1. My, What New Teeth You Have

                  CREDIT: CISNEROS ET AL.

                  Mammals evolved within a group of tetrapods, the therapsids, which arose during the lower Permian period about 270 million years ago. After the end of the Permian, a group of therapsid anomodonts (mammal-like reptiles) differentiated into an extremely diverse group of herbivores—from small burrowing animals to large browsers. Cisneros et al. (p. 1603; see the Perspective by Fröbisch) describe a new basal anomodont, Tiarajudens, from Brazil that provides some clues about how this group managed to become such successful herbivores. Dental occlusion is a key component of successful herbivory that facilitates efficient processing of tough cellulosic plant materials through thorough grinding between hard teeth. Tiarajudens pushes the date of dental occlusion in this group back to 260 million years ago.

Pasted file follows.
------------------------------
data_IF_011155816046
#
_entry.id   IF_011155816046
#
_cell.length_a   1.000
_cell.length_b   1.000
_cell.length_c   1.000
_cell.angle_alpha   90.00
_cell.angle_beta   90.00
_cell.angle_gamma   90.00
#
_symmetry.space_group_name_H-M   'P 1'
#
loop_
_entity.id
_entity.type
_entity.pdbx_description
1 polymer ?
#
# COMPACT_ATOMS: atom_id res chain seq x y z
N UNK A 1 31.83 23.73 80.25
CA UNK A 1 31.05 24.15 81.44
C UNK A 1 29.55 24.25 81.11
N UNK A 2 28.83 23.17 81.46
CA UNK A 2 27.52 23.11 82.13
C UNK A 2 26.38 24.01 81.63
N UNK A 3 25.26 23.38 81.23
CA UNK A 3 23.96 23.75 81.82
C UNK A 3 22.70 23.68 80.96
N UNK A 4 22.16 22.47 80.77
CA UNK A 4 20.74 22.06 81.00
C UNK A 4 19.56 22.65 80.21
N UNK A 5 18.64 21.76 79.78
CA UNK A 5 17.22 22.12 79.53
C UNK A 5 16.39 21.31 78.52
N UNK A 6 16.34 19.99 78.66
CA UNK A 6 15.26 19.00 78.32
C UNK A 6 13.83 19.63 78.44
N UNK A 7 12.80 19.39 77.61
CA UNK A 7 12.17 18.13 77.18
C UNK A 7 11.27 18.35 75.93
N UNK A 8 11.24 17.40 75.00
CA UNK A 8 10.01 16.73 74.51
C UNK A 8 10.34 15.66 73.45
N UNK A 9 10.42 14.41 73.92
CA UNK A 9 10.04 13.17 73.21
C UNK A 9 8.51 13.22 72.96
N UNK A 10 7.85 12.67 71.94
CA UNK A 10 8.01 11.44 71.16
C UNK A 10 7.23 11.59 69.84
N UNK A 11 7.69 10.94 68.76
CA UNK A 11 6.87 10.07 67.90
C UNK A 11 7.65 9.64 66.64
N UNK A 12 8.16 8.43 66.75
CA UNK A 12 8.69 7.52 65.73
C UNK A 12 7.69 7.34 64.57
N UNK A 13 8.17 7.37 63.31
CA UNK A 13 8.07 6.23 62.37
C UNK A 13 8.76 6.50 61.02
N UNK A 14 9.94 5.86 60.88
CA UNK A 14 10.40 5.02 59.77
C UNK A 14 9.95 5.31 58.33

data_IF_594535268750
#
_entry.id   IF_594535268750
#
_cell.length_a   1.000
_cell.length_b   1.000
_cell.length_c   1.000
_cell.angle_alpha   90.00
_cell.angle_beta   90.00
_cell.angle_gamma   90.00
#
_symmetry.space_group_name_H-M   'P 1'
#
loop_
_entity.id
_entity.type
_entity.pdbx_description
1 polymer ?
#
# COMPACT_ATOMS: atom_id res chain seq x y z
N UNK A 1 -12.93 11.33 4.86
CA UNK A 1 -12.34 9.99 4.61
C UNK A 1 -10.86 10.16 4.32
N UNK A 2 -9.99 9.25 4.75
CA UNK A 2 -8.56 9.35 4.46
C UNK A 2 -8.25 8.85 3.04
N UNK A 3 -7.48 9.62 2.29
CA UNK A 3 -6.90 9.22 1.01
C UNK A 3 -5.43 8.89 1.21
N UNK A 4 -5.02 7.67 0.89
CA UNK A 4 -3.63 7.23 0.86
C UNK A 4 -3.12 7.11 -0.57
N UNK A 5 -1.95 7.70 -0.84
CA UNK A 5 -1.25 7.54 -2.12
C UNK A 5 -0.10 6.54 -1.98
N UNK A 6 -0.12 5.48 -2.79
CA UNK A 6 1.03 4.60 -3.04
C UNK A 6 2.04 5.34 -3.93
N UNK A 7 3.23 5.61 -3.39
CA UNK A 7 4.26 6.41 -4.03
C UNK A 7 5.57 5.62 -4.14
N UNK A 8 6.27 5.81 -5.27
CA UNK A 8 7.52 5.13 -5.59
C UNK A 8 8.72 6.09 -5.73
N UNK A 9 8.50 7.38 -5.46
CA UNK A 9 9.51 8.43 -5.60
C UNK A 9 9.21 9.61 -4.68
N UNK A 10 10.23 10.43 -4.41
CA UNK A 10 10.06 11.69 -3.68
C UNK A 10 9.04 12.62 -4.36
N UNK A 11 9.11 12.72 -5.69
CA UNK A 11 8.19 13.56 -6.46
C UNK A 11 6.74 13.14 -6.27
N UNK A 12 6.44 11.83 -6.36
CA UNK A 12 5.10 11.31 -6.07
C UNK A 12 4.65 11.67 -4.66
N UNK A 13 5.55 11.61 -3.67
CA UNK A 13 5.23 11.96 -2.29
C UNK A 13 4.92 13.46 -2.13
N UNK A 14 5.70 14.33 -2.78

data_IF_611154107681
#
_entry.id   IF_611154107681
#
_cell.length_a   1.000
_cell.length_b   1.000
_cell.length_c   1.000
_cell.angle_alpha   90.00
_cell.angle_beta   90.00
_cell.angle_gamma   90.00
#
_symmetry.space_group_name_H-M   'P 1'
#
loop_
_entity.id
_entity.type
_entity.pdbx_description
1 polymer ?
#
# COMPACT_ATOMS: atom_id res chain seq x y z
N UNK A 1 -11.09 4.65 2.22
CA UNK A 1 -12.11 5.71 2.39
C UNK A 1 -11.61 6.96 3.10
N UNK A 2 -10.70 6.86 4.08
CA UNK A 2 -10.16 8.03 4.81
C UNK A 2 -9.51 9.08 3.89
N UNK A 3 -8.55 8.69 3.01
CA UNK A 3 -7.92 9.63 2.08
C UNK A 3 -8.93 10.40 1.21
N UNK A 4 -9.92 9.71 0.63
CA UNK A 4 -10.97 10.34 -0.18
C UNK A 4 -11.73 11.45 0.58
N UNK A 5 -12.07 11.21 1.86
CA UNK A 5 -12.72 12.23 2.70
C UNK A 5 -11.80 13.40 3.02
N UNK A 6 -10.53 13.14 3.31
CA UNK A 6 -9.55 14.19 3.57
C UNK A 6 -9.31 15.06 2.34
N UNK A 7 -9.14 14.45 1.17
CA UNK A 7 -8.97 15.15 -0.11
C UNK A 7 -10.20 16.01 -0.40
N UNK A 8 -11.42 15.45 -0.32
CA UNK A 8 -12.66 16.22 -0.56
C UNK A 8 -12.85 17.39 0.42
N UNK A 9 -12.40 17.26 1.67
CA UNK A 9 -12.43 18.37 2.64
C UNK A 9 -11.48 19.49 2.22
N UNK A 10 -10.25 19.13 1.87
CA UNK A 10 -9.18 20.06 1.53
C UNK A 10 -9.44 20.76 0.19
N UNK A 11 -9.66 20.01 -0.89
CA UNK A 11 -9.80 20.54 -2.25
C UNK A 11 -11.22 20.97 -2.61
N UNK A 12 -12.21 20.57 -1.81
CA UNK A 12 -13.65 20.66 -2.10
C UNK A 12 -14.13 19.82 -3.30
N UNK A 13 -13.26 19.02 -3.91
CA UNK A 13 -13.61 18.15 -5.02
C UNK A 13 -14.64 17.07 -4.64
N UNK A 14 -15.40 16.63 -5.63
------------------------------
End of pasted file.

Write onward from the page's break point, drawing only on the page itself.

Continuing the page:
1. Stone Tool Manufacturers

                    Acheulian stone tools, including oval- and pear-shaped handaxes, were first manufactured in Africa about 1.6 million years ago. Comparable tools have been seen across Eurasia, but in many cases their ages have been uncertain. Although the most confidently dated sites are thought to be less than 1 million years old, earlier migrations of Homo from Africa have been suggested. Pappu et al. (p. 1596; see the Perspective by Dennell) have now obtained consistent cosmogenic ages from Acheulian tools in Southeast India of at least 1.1 million and up to 1.5 million years ago. Thus, an early Eurasian migration of Homo did indeed possess Acheulian technology.

                  1. Forest Community Commitment

                      Tropical forests typically contain rich biodiversity with high conservation value, also providing important resources for human inhabitants and users. Persha et al. (p. 1606) used a social-ecological data set of 84 human-dominated landscapes in East Africa and South Asia to analyze the factors that shape the joint benefits of forest biodiversity conservation and forest-based subsistence livelihoods. Jointly positive outcomes across these two potentially competing forest benefits were far more likely when forest users participated in the rulemaking aspects of forest governance.